“God damn it,” he said aloud, and, buttoning his flies, stamped back to Miranda and swung up into the saddle. “I’m sorry, owd lass,” he said, reining her head around to face uphill. “We’re going back.”
And here he was, wavering between the conviction that this was madness and the stark fact that there wasn’t anything else he could do besides go back to New York, and he wouldn’t do that until and unless he had no other choice. At least he might be able to salvage a lock of Ben’s hair for Aunt Minnie. . . .
That thought made him want to throw up, but he touched the knife at his waist, took a firmer hold of the spade, and made his way gingerly in among the graves.
The moonlight was bright enough to find footing but not to read most of the markers. He had to kneel and run his thumb over several before feeling the letters G-R-E-Y.
“Right,” he said out loud. His voice sounded small and choked, and he cleared his throat and spat—to the side, not on the grave. “Right,” he said again, more forcefully, and, standing, took up the spade and drove it into the earth.
He’d started close to what he thought should be the head, but dug in from the side—the thought of driving his spade down into Ben’s face made his flesh creep. The dirt was soft, damp with recent rain, but it was heavy work, and despite the coolness of the mountain night, he was soaked with sweat before he’d dug a quarter of an hour. If Ben had died of camp fever, as they said—and come to think, was that sensible? He hadn’t been held in the stockade with the enlisted men. As an officer, he’d been billeted with the Tobermorys. How had he come to catch camp fever? But still, if he had, then others would have died at the same time; it was a badly infectious sort of plague, he knew that much.
But if that were true, then a number of other men would have been buried at the same time, and buried hastily, to prevent contagion from the bodies. (Oh, there was a good thought: he might be opening a grave full of teeming pestilence. . . .) Anyway, if that were the case, the graves would be shallow ones.
This one was. His spade struck something harder than dirt, and he stopped abruptly, muscles quivering. He swallowed and resumed shoveling, more cautiously.
The body had been wrapped in a shroud of coarse burlap. He couldn’t see, but a ginger probing with his fingers told him as much. Squatting, he dug with his hands, unearthing what he hoped was the head. His stomach was clenched tight and he was breathing through his mouth. The stink was less than he’d expected, but still definitely there.
Oh, God. Ben . . . He’d been nursing the hope that the grave was empty.
Patting and probing, he made out the rounded shape and took a deep breath, feeling for the edge of the shroud. Had it been stitched? No, the edge was loose.
He’d thought of bringing a torch but had dismissed the idea, not wanting to risk detection. On the whole, he was glad he hadn’t. He wiped dirt from his hands onto his breeches and peeled the burlap gently back, grimacing as it stuck to the skin beneath. It came loose with a grisly, rasping sound, and he nearly dropped it and ran. But he steeled himself and touched the dead man’s face.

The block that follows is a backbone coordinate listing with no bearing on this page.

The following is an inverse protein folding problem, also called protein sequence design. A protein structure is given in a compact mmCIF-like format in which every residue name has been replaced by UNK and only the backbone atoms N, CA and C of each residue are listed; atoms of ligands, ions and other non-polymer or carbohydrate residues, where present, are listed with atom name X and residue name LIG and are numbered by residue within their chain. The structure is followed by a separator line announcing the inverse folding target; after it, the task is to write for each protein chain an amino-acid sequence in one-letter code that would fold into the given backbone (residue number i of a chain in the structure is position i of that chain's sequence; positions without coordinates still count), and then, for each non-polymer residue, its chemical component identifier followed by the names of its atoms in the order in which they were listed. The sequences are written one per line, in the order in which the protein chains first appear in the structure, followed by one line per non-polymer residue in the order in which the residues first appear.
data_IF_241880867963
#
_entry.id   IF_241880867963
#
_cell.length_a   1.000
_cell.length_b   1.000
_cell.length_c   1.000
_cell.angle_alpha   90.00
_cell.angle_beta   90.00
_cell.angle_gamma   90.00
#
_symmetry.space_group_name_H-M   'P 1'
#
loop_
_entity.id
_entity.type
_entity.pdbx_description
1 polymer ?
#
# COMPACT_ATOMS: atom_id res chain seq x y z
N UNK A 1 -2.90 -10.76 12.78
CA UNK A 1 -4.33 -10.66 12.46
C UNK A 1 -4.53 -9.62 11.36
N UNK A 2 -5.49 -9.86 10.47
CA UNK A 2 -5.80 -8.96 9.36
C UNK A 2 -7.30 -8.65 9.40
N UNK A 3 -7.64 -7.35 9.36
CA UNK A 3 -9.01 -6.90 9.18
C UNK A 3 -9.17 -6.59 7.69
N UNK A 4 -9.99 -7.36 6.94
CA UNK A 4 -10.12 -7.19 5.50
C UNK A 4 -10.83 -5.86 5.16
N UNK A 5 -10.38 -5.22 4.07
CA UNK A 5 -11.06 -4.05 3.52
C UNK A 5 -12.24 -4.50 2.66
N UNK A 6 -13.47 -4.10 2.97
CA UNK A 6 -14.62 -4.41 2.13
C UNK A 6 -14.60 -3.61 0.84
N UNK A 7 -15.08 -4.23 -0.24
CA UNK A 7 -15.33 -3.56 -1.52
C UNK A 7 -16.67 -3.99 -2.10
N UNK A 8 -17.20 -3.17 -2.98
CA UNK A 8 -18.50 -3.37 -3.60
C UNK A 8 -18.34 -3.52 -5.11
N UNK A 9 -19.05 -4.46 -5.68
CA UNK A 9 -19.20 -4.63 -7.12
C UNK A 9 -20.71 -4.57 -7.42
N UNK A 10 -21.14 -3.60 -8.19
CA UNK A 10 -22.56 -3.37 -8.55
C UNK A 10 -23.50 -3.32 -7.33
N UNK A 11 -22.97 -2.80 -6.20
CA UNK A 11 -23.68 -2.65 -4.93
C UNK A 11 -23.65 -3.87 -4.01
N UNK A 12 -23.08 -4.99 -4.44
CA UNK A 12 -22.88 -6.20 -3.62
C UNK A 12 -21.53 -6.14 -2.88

It wasn’t as awful as he’d thought it might be; the body seemed largely still intact. How long will a man lie i’ the earth ere he rot? What had the gravedigger said in reply—nine years? Well, then . . . He’d seen Hamlet with Ben and Adam, in London. . . .
William fought back an insane urge to laugh and felt gently over the dead features. The nose was broad and stubby, not Ben’s sharp beak—but no doubt the process of decay . . . He slid his fingers over the temple, thinking to see if a presentable lock of hair might—and stopped dead, not breathing.
The corpse was missing an ear. Bloody hell, it was missing both ears. He felt again, both sides, unable to believe it. But it was true—and the ears had been missing for some time; even with the nasty slack feel of the decaying flesh, the ridges of scar tissue were distinct. A thief.
William sat back on his heels and tilted up his head, letting out a huge breath. He felt dizzy, and the stars made little pinwheels in his vision.
“Jesus,” he breathed, flooded with relief, gratitude, and creeping horror. “Oh, Jesus, thank you! And, oh, Christ,” he added, looking down at the invisible stranger in Ben’s grave, “now what?”
A CRACKLING OF THORNS
September 18, 1778
IWAS HAVING A pleasantly incoherent dream involving autumn leaves and fireflies. The fireflies were red, rather than green, and were floating down through the trees like live sparks, and where they brushed against the yellow leaves, the edges browned and curled as the leaves caught fire. Smoke curled upward through the trees, lazy against an evening sky, pungent as tobacco, and I was walking underneath, smoking a cigarette with Frank . . .
I woke muzzily, thinking how nice it was to see Frank again, followed abruptly by Dreams don’t smell, do they? along with I don’t smoke, and then—
“Jesus! We’re on fire!” I sat up, panicked and wriggling to get out of the sheets. Smoke was already thick in the loft, drifting layers above my head, and Jamie was coughing, grabbing my arm and dragging me free before I could locate all my limbs.
“Quick,” he said, hoarse as a crow. “Dinna wait to dress, come down!”
I didn’t dress, but did seize my shift and pulled it over my head as I crawled toward the edge of the loft. Jamie had the ladder over the edge as I reached it and was already started down, shouting in a loud, cracked voice.
I could hear the fire. It rattled and crackled, and the ashy smell of burning paper and the stink of singed buckram was thick in the air.
“In the shop,” I gasped, catching up with Jamie in the kitchen. “It’s in the shop. The Bibles are burning—the typefoundry . . .”
“Get the weans.” He ran across the kitchen, shirttails flying, and slammed shut the door that led into the printshop, from which smoke was fuming in clouds. I ran the other way, into the room that served Fergus and Marsali as living and sleeping quarters, with a smaller loft above, where the children and Jenny slept.
That door was shut, thank God. The smoke hadn’t yet reached them. I flung it open, shouting, “Fire! Fire! Get up, get up!” and ran for the ladder to the loft, hearing Fergus swear behind me in French and Marsali’s confused “What? WHAT?”
My hands were sweating and slipped on the smooth wooden rails of the ladder.
“Jenny! Germain!” I bellowed—or tried to. Smoke was drifting here, too, high up under the roof, and I was coughing, my eyes and nose running.
There was one small bedstead, two little humps under the bedclothes. I ran to the bed, flinging back the covers. Joan and Félicité were curled together, Félicité’s nightdress rucked up to show her little bottom. I grabbed her by the shoulder, shaking her and trying to speak calmly.
“Girls, girls! You have to get up. Right now. Do you hear me, Joan? Wake up!”